Nairobi, Kenya | AFP | Kenya’s President Uhuru Kenyatta was declared the winner Friday of a disputed election with 54.27 (8,203,290) percent of votes, beating his rival Raila Odinga who scored 44.74 percent, the election commission announced.
“Having fulfilled the requirement by law… I therefore wish to declare Uhuru Kenyatta… as president elect,” said polls commission chairman Wafula Chebukati, as cheers and singing broke out at the national tallying centre.
Kenyatta took to the stage to thank Kenyans “for the confidence they have shown in me.”
He vowed to “continue the work that we have already started and re-dedicate ourselves toward serving this great nation and our people.”
Kenyatta also reached out to Odinga — who has rejected the vote due to alleged rigging — and his supporters, to “work together… so that we can build this nation together”.
“We are not enemies. We are all citizens of one republic. As with any competition there shall always be winners and there shall be losers but we all belong to one great nation of Kenya,” he said.
“Let us be peaceful… there is no need for violence. Your neighbour is your neighbour regardless of their ethnicity, their religion, their colour.”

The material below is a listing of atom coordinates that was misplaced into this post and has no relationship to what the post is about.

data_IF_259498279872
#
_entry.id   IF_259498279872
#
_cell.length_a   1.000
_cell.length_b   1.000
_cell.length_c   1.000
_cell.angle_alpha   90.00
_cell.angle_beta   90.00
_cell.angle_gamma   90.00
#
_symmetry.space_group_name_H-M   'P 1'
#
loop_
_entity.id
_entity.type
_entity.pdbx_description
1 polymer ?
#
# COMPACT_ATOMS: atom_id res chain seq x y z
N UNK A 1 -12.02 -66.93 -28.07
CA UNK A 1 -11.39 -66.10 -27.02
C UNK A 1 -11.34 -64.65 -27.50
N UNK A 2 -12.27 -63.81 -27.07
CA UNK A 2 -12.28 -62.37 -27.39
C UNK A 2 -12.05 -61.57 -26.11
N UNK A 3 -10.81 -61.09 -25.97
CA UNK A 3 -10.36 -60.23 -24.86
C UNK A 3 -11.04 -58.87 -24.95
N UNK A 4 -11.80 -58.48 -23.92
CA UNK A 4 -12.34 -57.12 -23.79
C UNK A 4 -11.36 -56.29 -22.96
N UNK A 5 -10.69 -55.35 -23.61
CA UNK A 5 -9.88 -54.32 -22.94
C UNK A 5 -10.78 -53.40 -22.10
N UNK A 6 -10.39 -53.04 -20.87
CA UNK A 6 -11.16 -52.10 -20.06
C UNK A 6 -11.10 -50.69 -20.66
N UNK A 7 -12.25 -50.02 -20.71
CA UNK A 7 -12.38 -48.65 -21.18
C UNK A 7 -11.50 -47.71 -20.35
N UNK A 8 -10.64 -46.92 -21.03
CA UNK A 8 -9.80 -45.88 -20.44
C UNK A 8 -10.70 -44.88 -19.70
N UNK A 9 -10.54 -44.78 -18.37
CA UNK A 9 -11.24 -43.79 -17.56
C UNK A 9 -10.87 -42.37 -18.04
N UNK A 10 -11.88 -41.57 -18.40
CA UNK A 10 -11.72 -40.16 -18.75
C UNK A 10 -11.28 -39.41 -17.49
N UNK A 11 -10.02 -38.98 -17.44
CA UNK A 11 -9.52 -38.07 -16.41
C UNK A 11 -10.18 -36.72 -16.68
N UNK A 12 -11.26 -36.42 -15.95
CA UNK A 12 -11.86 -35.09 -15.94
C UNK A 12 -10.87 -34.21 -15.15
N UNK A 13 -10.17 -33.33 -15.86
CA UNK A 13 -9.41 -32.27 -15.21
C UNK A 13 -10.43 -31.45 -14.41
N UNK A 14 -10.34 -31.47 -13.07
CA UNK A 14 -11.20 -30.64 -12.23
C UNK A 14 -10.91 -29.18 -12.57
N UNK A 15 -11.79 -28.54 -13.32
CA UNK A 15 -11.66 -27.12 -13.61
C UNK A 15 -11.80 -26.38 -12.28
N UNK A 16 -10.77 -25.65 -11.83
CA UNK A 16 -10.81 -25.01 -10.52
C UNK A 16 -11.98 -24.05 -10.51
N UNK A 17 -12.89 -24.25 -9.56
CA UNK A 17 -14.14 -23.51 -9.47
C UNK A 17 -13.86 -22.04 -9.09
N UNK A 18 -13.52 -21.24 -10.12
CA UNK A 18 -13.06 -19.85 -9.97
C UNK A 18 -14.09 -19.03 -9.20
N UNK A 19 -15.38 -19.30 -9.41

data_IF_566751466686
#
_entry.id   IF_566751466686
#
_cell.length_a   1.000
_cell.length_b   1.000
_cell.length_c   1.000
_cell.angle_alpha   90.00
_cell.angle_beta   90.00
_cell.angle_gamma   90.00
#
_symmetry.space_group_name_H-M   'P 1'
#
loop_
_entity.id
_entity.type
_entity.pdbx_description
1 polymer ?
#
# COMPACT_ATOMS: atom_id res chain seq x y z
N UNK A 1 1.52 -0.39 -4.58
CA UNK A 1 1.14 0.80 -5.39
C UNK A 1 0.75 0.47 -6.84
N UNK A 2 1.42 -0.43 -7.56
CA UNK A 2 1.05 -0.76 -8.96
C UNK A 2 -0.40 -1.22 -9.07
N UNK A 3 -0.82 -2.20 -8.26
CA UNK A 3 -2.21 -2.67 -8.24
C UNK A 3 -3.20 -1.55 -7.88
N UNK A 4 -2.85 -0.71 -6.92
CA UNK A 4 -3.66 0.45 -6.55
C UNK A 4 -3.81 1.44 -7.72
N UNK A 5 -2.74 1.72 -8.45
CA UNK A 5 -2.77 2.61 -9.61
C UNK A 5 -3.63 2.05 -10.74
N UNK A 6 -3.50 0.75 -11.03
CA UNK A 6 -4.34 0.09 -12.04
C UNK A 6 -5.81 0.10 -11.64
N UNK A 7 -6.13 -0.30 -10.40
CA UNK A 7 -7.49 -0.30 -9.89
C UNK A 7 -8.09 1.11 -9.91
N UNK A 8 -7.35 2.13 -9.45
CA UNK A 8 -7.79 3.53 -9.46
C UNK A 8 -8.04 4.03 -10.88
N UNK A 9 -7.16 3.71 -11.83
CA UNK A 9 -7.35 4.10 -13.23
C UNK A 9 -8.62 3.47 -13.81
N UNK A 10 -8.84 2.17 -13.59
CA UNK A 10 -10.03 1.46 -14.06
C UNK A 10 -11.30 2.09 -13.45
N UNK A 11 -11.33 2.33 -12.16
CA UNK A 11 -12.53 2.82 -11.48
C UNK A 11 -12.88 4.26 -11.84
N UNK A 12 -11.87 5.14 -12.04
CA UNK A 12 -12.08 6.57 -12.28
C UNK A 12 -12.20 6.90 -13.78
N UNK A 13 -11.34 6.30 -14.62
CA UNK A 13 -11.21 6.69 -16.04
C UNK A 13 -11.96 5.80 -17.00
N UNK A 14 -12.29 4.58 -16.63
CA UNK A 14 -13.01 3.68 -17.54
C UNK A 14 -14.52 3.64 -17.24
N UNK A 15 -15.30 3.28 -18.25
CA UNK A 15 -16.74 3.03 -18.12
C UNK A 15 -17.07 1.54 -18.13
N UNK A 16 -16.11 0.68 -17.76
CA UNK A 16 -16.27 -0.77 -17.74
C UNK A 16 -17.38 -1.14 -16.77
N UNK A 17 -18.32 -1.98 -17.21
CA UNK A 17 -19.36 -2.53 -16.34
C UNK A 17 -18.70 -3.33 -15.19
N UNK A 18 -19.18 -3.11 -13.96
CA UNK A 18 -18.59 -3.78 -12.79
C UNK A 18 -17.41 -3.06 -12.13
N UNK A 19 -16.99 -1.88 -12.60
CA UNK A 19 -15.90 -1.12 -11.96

Odinga’s National Super Alliance (NASA) coalition refused to take part in the announcement of results, after accusing the election commission of refusing to hear their concerns over the counting process.
Top NASA official James Orengo denounced the counting process as “an entire charade, this is a disaster.”
Earlier, Kenya’s opposition coalition refused to take part in the announcement of election results on Friday night, slamming the process as a “charade” and accusing the election commission of ignoring their concerns.
The National Super Alliance (NASA) has alleged massive rigging from shortly after the end of Tuesday’s election, and had earlier asked the election commission (IEBC) to hold off on announcing results until their concerns could be addressed.
However as the IEBC prepared to announce the result, top NASA leader Musalia Mudavadi said: “We are not going to be party to it, out issues have not been addressed.”
“We have raised some very serious concerns, they have not responded to them. The chairman told us … they will respond to us after the event,” said Mudavadi.
Another top NASA official James Orengo denounced the counting process as “an entire charade, this is a disaster.”
Orengo also rejected calls from foreign observers to turn to the courts with their grievances. In 2013 their presidential candidate Raila Odinga said the poll had been rigged and lost his case at the Supreme court.
“Going to court for us is not an alternative. We have been there before. It’s not an alternative,” he said.
“Every time an election has been stolen, the Kenyan people have stood up to make sure that changes are made to make Kenya a better place.”